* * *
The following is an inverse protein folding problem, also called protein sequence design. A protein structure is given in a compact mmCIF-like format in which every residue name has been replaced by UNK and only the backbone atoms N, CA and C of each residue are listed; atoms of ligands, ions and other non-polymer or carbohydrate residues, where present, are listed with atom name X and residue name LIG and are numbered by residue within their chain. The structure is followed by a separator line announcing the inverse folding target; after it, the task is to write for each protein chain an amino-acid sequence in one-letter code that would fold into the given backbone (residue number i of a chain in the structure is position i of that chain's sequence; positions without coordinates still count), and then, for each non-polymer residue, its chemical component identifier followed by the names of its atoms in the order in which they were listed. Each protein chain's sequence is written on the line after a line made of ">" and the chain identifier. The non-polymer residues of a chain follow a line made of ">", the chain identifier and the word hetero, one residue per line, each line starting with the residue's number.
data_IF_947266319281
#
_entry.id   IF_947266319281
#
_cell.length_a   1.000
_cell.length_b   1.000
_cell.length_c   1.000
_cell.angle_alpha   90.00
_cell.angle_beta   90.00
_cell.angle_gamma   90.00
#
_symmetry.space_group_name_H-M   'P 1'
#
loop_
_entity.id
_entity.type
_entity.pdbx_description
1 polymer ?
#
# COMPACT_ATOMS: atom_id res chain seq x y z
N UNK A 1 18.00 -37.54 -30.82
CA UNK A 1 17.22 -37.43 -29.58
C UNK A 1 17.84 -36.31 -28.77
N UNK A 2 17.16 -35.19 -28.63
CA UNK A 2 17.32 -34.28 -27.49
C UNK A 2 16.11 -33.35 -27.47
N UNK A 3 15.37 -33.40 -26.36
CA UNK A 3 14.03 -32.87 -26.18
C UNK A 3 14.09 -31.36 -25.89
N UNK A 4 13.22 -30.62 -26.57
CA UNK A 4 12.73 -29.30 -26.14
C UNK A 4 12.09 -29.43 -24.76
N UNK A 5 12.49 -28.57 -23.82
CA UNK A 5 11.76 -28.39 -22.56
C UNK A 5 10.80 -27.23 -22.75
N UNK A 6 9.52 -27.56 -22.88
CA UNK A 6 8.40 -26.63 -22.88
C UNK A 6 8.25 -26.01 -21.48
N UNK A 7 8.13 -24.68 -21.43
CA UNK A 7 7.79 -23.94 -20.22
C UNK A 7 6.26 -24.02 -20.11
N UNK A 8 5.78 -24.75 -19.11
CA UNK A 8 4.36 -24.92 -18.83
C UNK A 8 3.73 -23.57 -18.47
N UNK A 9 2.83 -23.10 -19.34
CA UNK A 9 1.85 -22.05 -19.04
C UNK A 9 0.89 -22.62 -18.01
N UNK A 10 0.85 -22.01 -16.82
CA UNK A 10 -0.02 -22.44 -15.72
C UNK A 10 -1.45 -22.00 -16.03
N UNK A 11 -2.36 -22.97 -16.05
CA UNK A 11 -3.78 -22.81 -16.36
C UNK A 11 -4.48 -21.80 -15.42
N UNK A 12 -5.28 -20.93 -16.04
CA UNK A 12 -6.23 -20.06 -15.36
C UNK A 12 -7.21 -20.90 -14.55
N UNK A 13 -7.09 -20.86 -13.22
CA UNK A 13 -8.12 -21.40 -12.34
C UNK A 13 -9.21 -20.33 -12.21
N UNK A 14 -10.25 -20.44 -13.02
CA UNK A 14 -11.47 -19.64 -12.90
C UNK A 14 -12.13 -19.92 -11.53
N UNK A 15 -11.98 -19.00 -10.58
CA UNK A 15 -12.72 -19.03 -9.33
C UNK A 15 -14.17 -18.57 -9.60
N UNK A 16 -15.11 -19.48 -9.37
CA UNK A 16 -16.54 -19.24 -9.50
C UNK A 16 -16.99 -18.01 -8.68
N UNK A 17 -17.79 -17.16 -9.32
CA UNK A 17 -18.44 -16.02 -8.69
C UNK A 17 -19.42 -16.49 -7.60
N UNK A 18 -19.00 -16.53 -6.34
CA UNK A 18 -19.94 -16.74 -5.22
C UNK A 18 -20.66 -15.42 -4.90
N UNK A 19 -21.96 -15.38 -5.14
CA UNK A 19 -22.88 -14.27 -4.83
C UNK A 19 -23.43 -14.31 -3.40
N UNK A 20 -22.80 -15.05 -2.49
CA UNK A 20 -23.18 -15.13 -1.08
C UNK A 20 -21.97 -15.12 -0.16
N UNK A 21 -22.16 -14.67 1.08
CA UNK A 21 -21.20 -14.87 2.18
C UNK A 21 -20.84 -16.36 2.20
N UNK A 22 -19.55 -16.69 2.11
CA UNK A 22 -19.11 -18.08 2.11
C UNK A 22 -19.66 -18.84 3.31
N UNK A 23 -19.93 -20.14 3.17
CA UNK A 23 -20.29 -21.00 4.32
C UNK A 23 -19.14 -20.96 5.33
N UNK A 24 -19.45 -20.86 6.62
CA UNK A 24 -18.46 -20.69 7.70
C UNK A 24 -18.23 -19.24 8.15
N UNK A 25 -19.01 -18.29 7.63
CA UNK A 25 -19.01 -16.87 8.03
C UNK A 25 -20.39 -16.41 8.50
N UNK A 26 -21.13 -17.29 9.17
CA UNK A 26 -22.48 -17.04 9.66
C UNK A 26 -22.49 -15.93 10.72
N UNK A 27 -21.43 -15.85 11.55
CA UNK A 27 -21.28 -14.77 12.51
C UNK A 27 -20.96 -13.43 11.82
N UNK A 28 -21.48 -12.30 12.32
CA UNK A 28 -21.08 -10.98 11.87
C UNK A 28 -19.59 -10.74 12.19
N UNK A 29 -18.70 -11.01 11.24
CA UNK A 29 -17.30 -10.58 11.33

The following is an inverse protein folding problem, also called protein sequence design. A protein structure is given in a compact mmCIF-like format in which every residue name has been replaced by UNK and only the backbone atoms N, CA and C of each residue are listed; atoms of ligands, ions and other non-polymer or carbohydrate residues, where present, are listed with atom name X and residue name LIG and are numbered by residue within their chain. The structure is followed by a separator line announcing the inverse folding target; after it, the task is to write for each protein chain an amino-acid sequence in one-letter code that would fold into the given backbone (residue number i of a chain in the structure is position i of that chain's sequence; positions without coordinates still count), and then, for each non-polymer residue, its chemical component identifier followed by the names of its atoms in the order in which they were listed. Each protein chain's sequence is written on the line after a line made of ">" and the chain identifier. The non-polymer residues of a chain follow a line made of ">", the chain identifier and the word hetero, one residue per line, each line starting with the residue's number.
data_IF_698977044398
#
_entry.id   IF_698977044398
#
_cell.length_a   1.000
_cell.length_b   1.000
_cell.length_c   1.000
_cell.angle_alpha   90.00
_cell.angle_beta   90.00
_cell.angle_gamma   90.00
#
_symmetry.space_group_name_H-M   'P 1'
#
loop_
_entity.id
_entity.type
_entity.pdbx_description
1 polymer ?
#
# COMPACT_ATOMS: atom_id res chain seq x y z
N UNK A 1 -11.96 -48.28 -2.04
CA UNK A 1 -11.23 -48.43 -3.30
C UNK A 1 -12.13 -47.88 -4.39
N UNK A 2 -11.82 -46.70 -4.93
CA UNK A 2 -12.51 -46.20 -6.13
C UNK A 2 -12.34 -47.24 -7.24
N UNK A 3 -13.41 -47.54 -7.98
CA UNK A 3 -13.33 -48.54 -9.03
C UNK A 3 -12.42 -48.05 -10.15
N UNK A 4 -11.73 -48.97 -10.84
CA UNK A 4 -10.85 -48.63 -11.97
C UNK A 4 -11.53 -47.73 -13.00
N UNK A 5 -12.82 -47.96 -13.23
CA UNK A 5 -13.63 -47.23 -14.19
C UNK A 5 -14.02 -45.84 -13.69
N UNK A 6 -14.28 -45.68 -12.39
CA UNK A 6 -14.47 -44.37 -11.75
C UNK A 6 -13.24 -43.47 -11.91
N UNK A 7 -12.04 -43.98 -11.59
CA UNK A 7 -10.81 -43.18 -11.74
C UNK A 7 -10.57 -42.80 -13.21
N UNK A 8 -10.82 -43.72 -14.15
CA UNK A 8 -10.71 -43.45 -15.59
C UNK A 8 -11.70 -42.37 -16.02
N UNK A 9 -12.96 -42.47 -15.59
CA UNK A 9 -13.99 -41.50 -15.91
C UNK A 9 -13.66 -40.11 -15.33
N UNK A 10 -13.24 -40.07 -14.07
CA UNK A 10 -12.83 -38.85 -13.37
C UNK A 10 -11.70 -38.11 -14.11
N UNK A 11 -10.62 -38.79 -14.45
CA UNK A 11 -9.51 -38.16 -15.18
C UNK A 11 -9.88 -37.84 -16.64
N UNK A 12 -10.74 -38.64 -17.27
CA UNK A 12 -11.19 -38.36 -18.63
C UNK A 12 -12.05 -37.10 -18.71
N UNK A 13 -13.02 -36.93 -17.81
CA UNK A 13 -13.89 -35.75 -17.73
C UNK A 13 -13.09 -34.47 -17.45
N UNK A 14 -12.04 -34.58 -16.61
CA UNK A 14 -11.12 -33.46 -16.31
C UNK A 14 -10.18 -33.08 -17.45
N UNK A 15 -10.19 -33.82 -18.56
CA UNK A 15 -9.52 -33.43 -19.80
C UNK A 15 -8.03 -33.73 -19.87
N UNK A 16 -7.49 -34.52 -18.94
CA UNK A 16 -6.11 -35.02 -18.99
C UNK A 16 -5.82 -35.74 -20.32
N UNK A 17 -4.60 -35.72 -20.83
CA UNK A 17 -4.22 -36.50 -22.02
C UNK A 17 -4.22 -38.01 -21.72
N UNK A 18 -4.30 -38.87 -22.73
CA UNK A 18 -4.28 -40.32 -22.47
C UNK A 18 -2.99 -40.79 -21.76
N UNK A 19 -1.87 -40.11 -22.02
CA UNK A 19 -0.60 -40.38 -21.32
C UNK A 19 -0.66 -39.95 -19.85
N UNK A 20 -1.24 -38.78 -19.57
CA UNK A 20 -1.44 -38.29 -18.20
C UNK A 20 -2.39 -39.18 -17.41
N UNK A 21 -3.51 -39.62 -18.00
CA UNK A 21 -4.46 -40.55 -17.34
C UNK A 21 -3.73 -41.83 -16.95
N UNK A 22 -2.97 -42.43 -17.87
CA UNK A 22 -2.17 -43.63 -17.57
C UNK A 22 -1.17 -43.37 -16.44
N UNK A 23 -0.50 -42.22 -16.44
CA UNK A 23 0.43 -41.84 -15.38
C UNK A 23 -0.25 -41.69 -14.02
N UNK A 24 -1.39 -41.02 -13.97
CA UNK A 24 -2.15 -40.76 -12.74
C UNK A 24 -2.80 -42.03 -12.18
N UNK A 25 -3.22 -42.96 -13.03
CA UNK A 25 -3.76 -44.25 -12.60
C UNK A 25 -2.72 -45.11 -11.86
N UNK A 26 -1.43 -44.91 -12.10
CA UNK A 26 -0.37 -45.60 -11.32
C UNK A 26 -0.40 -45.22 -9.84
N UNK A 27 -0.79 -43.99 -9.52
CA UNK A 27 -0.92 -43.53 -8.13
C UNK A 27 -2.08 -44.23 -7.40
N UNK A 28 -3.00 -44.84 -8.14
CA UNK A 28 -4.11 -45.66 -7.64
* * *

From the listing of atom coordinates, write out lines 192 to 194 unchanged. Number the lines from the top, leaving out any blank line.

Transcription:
N UNK A 22 -2.97 -42.43 -17.87
CA UNK A 22 -2.17 -43.63 -17.57
C UNK A 22 -1.17 -43.37 -16.44